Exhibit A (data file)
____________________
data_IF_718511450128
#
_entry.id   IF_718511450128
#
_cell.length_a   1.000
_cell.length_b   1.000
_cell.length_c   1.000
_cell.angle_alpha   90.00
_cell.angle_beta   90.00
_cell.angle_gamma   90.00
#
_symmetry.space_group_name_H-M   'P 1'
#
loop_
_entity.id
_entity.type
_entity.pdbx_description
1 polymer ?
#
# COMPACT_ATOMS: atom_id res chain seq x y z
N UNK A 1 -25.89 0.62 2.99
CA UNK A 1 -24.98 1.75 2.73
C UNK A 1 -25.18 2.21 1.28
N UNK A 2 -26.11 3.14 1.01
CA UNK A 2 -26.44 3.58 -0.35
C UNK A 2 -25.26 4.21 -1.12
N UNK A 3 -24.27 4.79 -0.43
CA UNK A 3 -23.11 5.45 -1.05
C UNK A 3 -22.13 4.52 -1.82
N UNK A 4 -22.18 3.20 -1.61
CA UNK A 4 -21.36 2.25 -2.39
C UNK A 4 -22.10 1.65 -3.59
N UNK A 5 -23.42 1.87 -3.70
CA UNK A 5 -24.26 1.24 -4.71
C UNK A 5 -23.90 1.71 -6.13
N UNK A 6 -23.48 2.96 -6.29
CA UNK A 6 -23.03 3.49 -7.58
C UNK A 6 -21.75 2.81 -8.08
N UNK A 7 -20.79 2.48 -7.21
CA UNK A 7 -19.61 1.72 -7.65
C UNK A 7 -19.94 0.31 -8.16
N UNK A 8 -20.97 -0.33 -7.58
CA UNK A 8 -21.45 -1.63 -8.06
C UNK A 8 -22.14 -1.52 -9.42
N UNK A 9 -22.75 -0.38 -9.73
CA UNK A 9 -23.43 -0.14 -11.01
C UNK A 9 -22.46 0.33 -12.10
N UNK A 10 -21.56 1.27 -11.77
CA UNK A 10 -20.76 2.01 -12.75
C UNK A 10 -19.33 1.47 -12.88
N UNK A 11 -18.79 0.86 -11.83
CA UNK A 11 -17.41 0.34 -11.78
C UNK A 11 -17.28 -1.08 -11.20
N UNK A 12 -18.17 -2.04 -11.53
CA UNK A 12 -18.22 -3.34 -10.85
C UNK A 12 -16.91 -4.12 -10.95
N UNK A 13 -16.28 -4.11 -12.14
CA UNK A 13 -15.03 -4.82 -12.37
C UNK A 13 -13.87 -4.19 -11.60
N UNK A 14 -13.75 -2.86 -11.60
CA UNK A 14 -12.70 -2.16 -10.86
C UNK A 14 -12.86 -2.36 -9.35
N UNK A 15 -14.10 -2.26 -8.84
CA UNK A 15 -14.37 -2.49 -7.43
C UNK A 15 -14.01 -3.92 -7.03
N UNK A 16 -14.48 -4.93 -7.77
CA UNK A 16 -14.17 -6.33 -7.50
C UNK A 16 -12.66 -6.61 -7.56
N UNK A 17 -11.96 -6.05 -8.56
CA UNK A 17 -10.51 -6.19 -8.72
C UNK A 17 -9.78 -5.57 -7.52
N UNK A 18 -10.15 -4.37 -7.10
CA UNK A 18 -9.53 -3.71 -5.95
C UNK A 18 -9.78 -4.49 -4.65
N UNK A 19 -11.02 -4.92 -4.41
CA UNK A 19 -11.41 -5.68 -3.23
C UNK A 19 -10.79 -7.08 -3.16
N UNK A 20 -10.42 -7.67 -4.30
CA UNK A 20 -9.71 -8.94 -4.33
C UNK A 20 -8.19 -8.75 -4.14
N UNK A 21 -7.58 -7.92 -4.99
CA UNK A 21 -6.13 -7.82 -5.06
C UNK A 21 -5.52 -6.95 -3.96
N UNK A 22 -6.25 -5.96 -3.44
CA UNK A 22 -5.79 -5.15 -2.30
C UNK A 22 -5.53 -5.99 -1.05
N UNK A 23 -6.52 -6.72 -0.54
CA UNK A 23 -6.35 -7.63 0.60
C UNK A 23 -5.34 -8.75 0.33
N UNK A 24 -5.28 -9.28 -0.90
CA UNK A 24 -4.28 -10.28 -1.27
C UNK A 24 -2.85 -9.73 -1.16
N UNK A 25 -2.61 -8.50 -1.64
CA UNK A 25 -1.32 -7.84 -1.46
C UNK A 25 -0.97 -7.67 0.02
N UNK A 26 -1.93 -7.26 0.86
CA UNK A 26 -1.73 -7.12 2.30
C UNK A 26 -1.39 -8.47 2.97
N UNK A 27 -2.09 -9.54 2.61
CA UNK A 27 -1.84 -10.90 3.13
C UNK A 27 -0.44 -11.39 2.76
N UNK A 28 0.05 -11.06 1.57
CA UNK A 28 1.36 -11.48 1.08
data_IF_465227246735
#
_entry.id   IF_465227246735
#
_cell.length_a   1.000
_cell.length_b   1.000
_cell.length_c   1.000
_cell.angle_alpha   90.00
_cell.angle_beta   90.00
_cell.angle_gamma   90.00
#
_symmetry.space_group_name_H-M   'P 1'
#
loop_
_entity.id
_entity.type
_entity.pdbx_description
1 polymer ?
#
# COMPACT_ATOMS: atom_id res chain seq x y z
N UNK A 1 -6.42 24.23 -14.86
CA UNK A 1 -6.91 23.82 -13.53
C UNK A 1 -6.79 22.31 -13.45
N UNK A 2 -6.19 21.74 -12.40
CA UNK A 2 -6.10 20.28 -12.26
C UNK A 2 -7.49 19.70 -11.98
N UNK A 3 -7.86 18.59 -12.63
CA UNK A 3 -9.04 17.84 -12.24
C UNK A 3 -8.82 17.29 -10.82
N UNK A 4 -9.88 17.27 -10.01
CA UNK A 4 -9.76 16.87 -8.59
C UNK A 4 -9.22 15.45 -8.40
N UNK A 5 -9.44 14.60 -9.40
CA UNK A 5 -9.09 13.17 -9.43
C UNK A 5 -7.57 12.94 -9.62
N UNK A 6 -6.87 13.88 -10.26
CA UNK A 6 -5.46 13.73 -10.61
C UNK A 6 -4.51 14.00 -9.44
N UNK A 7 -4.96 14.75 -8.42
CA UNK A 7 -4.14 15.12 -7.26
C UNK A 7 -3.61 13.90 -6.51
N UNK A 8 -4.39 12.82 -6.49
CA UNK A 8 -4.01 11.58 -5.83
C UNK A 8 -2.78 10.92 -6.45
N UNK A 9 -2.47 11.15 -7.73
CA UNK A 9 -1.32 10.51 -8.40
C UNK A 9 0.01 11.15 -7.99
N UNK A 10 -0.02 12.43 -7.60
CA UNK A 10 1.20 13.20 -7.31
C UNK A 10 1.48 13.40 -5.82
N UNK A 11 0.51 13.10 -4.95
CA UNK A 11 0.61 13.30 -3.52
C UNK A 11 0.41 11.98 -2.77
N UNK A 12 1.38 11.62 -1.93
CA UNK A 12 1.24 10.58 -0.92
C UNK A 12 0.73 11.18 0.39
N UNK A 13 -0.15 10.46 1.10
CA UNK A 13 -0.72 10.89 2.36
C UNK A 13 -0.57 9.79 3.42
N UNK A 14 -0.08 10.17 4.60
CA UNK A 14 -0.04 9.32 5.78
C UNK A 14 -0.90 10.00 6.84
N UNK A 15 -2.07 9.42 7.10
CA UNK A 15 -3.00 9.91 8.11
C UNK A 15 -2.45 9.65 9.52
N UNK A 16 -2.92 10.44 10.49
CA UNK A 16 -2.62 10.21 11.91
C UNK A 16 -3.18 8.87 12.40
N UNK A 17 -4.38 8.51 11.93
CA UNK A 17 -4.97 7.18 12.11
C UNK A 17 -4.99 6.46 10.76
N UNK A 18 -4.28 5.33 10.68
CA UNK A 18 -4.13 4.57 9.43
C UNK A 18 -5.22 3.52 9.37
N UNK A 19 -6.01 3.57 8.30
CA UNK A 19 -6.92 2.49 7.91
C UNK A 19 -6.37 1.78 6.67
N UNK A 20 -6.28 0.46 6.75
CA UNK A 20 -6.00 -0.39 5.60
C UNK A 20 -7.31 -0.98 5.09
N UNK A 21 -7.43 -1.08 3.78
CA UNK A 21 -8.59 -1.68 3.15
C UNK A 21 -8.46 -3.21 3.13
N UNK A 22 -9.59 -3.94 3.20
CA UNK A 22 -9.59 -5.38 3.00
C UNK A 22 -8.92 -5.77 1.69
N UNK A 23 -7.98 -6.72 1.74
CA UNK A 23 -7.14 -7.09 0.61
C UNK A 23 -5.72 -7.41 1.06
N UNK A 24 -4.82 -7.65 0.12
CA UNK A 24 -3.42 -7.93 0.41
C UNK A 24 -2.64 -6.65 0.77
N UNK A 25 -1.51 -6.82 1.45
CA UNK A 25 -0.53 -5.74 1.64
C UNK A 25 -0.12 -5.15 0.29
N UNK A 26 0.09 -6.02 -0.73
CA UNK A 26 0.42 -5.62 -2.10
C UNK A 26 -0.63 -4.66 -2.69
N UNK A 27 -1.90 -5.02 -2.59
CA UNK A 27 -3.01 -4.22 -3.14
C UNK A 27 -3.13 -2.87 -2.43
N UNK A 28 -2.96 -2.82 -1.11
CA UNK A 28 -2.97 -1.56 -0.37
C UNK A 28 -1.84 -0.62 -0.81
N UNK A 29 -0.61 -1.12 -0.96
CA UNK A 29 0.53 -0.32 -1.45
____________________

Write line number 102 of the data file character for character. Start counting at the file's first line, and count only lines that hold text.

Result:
N UNK A 28 0.05 -11.06 1.57